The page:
The Bank of NJ - The Fisherman

The Bank of NJ

The U.S. Fish and Wildlife Service (USFWS) recently announced that $1 billion will be distributed this year for conservation efforts across all 50 states and U.S. territories. The funds are generated through excise taxes on hunting, shooting and fishing equipment, as well as boat fuel, yet every year elected officials and government agencies make the funding announcement with such fanfare that you’d think it was coming from their own pockets.

Authorized by Congress through the Pittman-Robertson Federal Aid in Wildlife Restoration Act in 1937 and Dingell-Johnson/Wallop-Breaux Federal Aid in Sport Fish Restoration Act of 1950, monies collected through these sporting excise taxes are administered through the USFWS Wildlife and Sport Fish Restoration program. USFWS says more than $21 billion in apportionments for state conservation and recreation projects have been distributed over the years, with recipient state wildlife agencies matching these funds with approximately $7.3 billion of their own resource spending. State-by-state Sport Fish Restoration apportionments are based on a formula that compares physical state size and number of licensed anglers each state has registered. While USFWS often touts the “user pays/public benefits” foundation of Sport Fish Restoration in terms of license monies helping drive more federal funding back to individual states, the Fiscal Year 2019 apportionment shows that New Jersey – a state with no saltwater fishing fee – is getting the very same amount of funding ($3.4 million) as neighboring coastal states which do have fees to fish saltwater like Maryland, Delaware, Connecticut, Rhode Island and Massachusetts.

The three states getting the most money back, Texas ($17 million), Alaska ($17 million) and California ($16.2 million) are also the three largest states by total land and water area in the country. New York meanwhile which is also a “free to fish” saltwater state is entitled to $7.5 million in federal Sport Fish Restoration apportionments as the 27th ranked state nationwide in total geographic area.

So where is the actual spending taking place? Since the Department of Interior (which manages USFWS) and the Department of Commerce (which oversees NOAA Fisheries) don’t seem to compare notes very often, I figured I’d give it a try. Back in December NOAA released their annual Fisheries Economics of the United States report – dubious as it is – that showed recreational fishing generated $67.9 billion in overall sales in 2016. On a state-by-state basis, Florida was first in coastal angler spending with $10.9 billion in sales, California second with $2.1 billion in sales, Texas third at $2 billion, and New Jersey fourth alongside North Carolina with $1.7 billion in saltwater sales.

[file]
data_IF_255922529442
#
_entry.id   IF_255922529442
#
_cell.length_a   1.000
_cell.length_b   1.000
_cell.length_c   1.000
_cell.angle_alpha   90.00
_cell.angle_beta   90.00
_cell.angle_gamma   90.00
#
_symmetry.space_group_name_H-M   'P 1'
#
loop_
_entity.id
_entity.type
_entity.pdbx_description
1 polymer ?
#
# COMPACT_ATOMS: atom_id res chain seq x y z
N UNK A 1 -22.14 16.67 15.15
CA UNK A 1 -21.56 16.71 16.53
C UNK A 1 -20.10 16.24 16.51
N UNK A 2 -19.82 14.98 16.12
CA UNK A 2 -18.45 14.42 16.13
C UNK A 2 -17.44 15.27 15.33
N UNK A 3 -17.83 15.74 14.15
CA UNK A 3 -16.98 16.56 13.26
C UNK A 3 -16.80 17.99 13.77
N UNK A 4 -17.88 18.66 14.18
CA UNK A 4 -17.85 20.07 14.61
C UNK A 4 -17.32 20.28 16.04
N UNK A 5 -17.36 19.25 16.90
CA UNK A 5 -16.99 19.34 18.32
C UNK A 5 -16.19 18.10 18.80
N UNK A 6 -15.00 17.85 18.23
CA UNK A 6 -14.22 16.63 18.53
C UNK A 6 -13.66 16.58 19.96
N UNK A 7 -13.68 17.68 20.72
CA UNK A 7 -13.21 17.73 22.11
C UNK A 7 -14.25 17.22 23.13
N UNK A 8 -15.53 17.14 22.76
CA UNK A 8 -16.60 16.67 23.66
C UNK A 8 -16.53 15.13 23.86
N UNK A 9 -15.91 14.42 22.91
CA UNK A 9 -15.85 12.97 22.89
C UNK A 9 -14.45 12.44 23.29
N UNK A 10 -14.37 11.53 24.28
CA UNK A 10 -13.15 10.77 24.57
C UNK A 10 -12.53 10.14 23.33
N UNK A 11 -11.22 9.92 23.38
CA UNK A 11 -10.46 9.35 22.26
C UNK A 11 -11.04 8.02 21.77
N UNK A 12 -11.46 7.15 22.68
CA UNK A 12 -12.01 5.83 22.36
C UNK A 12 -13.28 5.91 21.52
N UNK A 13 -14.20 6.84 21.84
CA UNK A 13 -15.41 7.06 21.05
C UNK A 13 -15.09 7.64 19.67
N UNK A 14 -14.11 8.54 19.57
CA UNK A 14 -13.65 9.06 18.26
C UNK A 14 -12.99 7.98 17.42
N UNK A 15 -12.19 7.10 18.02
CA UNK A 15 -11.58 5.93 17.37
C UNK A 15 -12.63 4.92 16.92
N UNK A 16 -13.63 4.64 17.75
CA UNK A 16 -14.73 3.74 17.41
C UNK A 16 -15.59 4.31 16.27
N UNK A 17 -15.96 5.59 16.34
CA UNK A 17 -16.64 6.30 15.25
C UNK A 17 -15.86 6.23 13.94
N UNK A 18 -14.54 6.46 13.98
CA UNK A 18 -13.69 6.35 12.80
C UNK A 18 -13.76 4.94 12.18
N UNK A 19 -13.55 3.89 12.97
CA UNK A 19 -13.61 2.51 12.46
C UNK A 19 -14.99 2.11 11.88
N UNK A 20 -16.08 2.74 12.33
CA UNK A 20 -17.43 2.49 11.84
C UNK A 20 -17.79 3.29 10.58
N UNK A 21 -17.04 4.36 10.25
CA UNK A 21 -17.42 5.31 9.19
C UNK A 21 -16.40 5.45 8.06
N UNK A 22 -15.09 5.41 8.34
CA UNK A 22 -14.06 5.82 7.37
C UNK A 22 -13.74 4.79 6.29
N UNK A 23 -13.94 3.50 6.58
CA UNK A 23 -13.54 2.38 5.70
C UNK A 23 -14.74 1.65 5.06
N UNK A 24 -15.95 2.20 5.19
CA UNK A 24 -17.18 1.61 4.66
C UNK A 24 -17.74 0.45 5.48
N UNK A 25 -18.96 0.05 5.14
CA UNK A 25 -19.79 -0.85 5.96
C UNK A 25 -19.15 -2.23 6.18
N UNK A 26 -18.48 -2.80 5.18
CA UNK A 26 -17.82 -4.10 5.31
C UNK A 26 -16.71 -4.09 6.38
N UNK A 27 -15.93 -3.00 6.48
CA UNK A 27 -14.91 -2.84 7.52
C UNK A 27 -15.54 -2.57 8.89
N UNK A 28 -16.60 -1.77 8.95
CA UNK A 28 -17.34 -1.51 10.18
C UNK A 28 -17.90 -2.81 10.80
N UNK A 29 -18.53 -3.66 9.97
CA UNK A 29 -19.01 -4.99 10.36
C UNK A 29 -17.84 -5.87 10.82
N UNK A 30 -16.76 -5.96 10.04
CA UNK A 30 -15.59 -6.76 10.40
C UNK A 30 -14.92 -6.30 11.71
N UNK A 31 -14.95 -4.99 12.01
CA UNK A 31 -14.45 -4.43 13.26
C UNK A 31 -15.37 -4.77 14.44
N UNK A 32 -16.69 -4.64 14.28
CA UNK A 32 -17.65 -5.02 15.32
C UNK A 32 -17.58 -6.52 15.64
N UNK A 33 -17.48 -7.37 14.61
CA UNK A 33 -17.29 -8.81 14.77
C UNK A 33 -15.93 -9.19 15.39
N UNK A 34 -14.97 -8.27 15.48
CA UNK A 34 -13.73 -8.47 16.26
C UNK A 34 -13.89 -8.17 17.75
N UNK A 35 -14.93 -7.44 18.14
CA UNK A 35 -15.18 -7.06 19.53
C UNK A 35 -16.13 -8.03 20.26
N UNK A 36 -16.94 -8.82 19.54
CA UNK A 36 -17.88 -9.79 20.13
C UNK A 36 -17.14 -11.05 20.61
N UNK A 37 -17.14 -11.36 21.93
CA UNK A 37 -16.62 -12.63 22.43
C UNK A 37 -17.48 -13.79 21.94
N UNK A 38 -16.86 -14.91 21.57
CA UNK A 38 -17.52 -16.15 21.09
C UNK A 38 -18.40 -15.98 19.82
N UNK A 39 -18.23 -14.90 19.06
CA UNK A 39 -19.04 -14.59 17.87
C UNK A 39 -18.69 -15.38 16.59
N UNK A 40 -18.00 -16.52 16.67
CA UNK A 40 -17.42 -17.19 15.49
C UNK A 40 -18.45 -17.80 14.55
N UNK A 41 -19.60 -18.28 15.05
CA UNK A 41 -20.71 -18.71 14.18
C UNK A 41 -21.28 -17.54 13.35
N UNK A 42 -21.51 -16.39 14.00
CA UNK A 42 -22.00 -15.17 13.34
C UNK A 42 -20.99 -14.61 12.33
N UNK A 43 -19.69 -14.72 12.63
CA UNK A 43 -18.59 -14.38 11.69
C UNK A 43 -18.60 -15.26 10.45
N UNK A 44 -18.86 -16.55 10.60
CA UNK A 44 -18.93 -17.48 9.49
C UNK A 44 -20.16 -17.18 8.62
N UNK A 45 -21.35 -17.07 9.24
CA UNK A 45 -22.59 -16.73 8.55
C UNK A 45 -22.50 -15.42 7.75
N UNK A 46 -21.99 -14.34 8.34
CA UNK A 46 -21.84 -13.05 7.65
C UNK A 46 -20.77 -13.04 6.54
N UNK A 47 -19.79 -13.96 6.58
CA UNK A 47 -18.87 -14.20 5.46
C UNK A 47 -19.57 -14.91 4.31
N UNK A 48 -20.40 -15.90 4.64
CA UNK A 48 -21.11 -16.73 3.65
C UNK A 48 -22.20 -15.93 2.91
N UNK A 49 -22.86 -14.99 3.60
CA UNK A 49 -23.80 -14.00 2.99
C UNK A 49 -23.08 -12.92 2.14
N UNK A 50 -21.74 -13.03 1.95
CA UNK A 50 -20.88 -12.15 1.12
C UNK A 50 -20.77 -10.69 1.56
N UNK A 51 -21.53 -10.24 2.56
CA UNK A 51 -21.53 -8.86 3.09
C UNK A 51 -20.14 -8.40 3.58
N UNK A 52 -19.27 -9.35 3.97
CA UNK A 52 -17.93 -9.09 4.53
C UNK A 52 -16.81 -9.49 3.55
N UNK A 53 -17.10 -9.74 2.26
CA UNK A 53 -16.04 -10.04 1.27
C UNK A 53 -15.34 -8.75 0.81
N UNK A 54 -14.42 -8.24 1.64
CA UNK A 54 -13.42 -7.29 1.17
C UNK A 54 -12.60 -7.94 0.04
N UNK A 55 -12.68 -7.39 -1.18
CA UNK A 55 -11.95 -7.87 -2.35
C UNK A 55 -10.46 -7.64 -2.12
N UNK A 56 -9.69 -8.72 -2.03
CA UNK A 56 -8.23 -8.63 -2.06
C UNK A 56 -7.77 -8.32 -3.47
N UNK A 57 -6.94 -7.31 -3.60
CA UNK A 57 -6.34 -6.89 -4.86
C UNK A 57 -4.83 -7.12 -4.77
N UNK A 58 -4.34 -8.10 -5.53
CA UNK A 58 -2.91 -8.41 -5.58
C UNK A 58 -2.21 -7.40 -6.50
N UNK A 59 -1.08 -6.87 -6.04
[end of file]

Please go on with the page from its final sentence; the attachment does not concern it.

New York for the record came in 8th in the coastal rankings at $1.1 billion in sales, with Delaware ranked 19th at $168 million. And Alaska, which leads the nation in receiving tax dividends from other anglers? They’re 14th out of 23 coastal states in angler spending with $539 million. Granted, USFWS also tracks freshwater fisheries while NOAA only guesstimates the salt; but it shows an interesting comparison of where our angler tax dollars are going. And it tracks pretty well with other national figures too. Earlier this year for example a Rockefeller Institute study found that New Jersey taxpayers got back just 82 cents for every $1 sent to Washington in 2017, the second lowest rate of return in the nation behind only Connecticut at 74 cents. Californians meanwhile got their entire $1 back, Texans received $1.03, Floridians recouped $1.24 and Alaskans pocketed $1.67.

Funny, the word “Alaska” is Aleutian for “object to which the action of the sea is directed.” Yeah, a sea of free money, flowing freely from a giant spigot somewhere in the heart of downtown Trenton. ‘Tis indeed impossible to be sure of anything but death and taxes, but here in New Jersey it’s the taxes that’ll surely kill you.


Editor’s Log: The Perfect Day

Editor’s Log: One Of The Best

Editor’s Log: Public Involvment And Contacts